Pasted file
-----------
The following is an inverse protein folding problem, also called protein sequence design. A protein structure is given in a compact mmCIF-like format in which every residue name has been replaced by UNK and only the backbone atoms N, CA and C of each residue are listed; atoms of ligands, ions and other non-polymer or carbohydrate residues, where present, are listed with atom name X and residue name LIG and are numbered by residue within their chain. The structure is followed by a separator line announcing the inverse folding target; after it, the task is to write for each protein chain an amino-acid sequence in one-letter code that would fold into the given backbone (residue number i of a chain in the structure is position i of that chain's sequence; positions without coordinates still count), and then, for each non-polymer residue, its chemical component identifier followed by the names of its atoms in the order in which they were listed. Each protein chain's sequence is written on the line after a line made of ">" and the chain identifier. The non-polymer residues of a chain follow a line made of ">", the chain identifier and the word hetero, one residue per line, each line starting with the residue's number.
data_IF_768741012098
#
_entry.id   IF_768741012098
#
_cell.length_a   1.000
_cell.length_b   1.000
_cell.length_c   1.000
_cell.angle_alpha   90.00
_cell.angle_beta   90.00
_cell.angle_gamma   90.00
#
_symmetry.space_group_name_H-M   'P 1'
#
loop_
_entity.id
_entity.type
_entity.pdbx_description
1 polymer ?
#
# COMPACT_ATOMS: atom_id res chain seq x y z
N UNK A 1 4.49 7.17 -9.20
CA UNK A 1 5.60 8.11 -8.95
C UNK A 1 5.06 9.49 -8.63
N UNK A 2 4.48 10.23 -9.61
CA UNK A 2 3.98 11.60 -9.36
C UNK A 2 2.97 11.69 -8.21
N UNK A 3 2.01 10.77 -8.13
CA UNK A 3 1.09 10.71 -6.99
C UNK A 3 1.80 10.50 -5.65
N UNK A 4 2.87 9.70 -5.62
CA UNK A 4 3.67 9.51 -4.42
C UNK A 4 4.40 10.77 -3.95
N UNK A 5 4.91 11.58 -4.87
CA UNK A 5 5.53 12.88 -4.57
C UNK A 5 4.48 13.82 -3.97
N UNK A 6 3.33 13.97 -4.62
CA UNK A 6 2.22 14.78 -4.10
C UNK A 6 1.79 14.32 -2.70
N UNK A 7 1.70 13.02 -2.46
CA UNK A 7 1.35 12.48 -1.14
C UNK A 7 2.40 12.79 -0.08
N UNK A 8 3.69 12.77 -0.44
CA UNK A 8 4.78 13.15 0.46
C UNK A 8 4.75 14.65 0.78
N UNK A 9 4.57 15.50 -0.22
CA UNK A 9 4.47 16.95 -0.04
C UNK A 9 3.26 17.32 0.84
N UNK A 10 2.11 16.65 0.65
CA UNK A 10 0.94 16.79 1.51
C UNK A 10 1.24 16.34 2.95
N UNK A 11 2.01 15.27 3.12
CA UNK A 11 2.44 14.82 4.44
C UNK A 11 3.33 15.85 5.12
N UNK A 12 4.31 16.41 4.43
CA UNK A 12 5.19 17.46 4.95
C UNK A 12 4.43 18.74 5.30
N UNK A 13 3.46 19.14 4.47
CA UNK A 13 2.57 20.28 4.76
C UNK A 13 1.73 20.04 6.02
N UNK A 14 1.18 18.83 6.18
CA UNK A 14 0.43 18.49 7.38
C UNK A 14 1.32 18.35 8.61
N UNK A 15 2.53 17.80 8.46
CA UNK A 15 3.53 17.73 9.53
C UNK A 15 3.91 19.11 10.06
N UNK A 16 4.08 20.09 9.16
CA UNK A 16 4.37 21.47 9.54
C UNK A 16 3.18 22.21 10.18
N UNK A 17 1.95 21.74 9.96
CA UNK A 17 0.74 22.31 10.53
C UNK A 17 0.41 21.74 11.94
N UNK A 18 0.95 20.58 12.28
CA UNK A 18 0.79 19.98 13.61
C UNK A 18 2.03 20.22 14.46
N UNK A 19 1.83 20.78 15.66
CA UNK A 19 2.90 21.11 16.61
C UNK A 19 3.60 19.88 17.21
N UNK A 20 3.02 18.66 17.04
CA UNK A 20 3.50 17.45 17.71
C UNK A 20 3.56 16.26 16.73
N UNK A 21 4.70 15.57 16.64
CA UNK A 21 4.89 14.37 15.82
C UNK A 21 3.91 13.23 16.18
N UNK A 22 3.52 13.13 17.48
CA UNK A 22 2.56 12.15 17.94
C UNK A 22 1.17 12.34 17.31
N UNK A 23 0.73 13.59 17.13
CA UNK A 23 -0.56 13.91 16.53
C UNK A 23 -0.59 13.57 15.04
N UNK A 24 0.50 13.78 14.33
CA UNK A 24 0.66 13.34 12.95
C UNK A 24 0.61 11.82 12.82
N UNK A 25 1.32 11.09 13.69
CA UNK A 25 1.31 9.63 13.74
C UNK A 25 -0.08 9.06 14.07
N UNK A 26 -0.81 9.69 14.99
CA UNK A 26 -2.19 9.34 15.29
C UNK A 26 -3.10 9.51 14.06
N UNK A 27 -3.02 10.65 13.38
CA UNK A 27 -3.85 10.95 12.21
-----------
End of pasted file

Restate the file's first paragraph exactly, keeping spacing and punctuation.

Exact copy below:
The following is an inverse protein folding problem, also called protein sequence design. A protein structure is given in a compact mmCIF-like format in which every residue name has been replaced by UNK and only the backbone atoms N, CA and C of each residue are listed; atoms of ligands, ions and other non-polymer or carbohydrate residues, where present, are listed with atom name X and residue name LIG and are numbered by residue within their chain. The structure is followed by a separator line announcing the inverse folding target; after it, the task is to write for each protein chain an amino-acid sequence in one-letter code that would fold into the given backbone (residue number i of a chain in the structure is position i of that chain's sequence; positions without coordinates still count), and then, for each non-polymer residue, its chemical component identifier followed by the names of its atoms in the order in which they were listed. Each protein chain's sequence is written on the line after a line made of ">" and the chain identifier. The non-polymer residues of a chain follow a line made of ">", the chain identifier and the word hetero, one residue per line, each line starting with the residue's number.